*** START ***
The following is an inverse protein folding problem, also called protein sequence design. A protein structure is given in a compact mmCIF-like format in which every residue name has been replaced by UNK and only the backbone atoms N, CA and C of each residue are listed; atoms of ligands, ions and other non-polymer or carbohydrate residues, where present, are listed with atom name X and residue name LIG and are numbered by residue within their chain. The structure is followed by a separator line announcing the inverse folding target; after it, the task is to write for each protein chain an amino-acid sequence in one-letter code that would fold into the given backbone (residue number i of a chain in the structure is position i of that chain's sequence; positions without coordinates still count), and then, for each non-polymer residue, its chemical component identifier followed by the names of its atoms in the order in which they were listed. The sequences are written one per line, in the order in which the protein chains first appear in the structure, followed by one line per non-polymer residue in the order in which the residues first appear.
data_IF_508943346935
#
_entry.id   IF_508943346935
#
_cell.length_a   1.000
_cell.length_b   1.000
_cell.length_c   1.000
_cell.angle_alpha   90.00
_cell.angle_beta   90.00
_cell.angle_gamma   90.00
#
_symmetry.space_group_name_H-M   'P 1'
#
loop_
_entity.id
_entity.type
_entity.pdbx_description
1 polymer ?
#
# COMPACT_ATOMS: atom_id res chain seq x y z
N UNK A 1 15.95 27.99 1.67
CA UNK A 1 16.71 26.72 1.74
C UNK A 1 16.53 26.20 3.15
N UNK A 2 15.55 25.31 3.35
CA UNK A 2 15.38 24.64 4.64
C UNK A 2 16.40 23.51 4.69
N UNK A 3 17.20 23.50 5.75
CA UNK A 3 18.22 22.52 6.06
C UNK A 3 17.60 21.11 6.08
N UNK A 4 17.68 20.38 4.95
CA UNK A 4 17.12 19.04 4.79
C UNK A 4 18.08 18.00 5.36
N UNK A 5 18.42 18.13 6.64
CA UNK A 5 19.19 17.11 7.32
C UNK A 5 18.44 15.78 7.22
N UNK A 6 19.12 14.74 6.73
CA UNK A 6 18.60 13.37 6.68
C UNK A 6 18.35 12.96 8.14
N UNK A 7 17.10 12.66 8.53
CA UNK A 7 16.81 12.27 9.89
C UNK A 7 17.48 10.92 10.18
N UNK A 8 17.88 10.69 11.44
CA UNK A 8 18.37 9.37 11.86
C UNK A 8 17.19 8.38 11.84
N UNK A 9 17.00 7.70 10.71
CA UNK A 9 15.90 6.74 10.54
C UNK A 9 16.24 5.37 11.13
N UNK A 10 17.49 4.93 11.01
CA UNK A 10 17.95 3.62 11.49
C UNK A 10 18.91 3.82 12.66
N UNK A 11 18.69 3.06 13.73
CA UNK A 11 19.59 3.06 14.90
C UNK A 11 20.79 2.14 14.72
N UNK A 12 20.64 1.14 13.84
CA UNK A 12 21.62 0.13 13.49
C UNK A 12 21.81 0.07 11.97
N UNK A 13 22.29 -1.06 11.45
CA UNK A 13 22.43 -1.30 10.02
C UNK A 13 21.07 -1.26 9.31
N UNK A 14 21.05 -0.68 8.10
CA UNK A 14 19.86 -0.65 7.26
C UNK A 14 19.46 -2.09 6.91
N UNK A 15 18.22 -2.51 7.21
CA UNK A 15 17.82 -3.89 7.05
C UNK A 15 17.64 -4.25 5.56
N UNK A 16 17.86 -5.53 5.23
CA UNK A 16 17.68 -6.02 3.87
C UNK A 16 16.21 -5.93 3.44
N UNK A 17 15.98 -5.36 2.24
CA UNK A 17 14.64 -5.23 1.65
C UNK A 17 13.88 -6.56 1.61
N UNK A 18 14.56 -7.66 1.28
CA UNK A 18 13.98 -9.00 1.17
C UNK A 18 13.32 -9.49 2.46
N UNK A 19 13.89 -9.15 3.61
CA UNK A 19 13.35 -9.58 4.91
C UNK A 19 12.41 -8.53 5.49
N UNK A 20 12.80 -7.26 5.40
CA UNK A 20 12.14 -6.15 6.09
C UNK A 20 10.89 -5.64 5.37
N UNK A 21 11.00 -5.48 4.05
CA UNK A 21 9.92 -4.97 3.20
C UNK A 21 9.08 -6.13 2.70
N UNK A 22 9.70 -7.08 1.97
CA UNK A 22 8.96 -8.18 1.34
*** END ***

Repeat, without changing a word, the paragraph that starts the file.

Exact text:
The following is an inverse protein folding problem, also called protein sequence design. A protein structure is given in a compact mmCIF-like format in which every residue name has been replaced by UNK and only the backbone atoms N, CA and C of each residue are listed; atoms of ligands, ions and other non-polymer or carbohydrate residues, where present, are listed with atom name X and residue name LIG and are numbered by residue within their chain. The structure is followed by a separator line announcing the inverse folding target; after it, the task is to write for each protein chain an amino-acid sequence in one-letter code that would fold into the given backbone (residue number i of a chain in the structure is position i of that chain's sequence; positions without coordinates still count), and then, for each non-polymer residue, its chemical component identifier followed by the names of its atoms in the order in which they were listed. The sequences are written one per line, in the order in which the protein chains first appear in the structure, followed by one line per non-polymer residue in the order in which the residues first appear.